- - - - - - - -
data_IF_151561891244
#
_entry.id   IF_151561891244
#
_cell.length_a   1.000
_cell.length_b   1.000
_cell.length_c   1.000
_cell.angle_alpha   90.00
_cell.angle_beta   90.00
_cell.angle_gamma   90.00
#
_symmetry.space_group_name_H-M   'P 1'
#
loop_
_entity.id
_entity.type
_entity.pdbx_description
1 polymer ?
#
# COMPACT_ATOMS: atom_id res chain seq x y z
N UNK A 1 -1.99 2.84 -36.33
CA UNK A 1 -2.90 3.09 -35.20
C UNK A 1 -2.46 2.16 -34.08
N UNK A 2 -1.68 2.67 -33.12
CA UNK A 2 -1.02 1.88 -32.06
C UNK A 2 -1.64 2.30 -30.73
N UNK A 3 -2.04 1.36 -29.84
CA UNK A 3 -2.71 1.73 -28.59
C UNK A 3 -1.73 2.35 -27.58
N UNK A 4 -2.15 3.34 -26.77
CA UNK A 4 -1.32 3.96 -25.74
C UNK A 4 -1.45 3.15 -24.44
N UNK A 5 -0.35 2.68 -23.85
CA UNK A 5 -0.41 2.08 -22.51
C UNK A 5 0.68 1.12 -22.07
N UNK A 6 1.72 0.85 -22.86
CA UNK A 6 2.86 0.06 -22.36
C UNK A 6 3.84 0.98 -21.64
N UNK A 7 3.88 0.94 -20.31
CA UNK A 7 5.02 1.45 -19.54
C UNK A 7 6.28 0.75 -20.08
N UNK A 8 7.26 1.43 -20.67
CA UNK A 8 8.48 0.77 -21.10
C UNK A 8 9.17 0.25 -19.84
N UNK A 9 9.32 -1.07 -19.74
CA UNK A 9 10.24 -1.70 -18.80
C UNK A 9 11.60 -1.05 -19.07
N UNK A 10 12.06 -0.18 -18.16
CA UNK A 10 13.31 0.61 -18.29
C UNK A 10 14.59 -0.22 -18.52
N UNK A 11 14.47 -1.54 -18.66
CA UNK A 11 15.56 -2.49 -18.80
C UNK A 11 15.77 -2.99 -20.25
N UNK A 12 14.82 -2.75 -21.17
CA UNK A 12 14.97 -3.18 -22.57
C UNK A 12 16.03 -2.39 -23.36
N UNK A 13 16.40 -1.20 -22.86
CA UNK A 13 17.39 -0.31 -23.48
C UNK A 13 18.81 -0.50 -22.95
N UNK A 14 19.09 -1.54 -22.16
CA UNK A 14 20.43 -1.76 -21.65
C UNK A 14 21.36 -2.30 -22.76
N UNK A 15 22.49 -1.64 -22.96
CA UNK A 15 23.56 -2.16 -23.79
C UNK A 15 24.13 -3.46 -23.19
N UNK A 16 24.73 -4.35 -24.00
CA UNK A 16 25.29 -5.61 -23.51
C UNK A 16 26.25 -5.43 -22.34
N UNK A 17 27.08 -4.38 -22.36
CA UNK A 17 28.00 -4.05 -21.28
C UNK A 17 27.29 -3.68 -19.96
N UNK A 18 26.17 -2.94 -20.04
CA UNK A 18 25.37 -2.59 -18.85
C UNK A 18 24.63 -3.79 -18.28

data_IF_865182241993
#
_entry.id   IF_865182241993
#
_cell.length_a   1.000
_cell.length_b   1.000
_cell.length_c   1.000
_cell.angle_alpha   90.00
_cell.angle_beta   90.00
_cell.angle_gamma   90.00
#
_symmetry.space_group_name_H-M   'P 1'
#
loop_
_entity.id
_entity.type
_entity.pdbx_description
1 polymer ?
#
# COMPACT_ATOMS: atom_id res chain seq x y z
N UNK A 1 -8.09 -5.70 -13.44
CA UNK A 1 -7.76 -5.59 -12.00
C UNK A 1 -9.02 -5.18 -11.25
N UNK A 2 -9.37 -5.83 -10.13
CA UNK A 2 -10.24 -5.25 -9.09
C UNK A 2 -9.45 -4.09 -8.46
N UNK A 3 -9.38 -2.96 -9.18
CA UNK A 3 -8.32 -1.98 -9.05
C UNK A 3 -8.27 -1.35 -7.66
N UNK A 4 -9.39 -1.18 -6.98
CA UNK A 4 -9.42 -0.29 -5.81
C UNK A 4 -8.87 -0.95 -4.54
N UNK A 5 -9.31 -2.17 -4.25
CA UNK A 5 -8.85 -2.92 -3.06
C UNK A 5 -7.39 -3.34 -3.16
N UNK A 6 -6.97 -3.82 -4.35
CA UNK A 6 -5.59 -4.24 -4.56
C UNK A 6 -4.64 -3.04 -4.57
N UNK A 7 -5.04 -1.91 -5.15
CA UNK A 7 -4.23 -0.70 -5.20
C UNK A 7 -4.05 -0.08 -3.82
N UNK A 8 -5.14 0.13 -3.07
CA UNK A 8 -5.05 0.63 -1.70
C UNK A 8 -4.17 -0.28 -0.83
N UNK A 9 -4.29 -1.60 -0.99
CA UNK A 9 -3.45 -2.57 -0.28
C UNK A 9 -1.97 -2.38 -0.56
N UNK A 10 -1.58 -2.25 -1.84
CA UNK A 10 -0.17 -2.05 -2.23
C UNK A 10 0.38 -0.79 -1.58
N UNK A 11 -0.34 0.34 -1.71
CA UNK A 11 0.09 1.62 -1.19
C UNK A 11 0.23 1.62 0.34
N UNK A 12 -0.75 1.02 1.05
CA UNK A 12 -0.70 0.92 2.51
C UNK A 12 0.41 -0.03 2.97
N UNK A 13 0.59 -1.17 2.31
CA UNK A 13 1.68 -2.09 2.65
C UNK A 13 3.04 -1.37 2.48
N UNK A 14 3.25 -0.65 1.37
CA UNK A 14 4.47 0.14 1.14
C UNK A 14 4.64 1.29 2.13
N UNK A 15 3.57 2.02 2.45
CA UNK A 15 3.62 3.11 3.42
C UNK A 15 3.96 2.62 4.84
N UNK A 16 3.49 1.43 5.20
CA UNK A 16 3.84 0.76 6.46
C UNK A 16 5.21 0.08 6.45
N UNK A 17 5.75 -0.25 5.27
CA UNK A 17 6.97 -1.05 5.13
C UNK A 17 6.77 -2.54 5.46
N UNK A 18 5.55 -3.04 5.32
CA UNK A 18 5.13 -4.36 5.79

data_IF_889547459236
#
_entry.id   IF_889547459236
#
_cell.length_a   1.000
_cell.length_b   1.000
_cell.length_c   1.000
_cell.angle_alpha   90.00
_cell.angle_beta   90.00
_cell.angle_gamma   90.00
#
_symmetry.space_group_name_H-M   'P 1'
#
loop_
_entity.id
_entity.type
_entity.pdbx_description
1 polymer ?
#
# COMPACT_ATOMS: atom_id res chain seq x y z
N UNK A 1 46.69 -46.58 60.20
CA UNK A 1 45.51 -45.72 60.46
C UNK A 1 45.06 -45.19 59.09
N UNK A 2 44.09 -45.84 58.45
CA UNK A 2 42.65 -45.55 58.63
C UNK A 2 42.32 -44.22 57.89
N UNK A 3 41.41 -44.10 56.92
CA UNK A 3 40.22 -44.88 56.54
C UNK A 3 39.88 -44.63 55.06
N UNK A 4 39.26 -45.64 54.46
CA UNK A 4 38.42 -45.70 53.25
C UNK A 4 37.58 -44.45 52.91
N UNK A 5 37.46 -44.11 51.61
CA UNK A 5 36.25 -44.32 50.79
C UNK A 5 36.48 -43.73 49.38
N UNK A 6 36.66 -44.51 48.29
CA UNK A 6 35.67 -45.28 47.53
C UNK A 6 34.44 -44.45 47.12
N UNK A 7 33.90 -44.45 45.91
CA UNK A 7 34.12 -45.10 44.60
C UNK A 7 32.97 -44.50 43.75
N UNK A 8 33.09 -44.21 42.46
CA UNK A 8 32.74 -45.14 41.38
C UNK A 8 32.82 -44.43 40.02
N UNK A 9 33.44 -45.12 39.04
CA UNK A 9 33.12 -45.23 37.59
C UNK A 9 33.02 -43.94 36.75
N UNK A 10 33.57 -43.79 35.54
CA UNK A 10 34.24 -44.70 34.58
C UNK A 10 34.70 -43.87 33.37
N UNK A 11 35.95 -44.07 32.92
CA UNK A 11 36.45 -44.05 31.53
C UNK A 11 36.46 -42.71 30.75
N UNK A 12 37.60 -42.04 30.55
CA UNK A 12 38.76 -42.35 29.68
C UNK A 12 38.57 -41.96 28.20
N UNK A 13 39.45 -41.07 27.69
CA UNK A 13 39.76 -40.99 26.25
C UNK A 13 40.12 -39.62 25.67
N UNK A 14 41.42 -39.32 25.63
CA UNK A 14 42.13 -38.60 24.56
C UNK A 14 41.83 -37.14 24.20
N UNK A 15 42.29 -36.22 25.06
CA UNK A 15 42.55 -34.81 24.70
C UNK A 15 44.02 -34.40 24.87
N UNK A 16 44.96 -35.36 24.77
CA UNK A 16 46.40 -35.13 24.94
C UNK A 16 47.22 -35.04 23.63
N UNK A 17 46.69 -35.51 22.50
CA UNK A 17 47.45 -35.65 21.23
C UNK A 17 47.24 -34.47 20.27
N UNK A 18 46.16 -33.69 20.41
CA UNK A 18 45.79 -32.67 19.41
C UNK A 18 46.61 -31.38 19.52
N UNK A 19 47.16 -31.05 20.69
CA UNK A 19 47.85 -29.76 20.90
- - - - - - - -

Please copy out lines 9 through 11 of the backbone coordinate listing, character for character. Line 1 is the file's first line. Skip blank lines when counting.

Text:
_cell.angle_beta   90.00
_cell.angle_gamma   90.00
#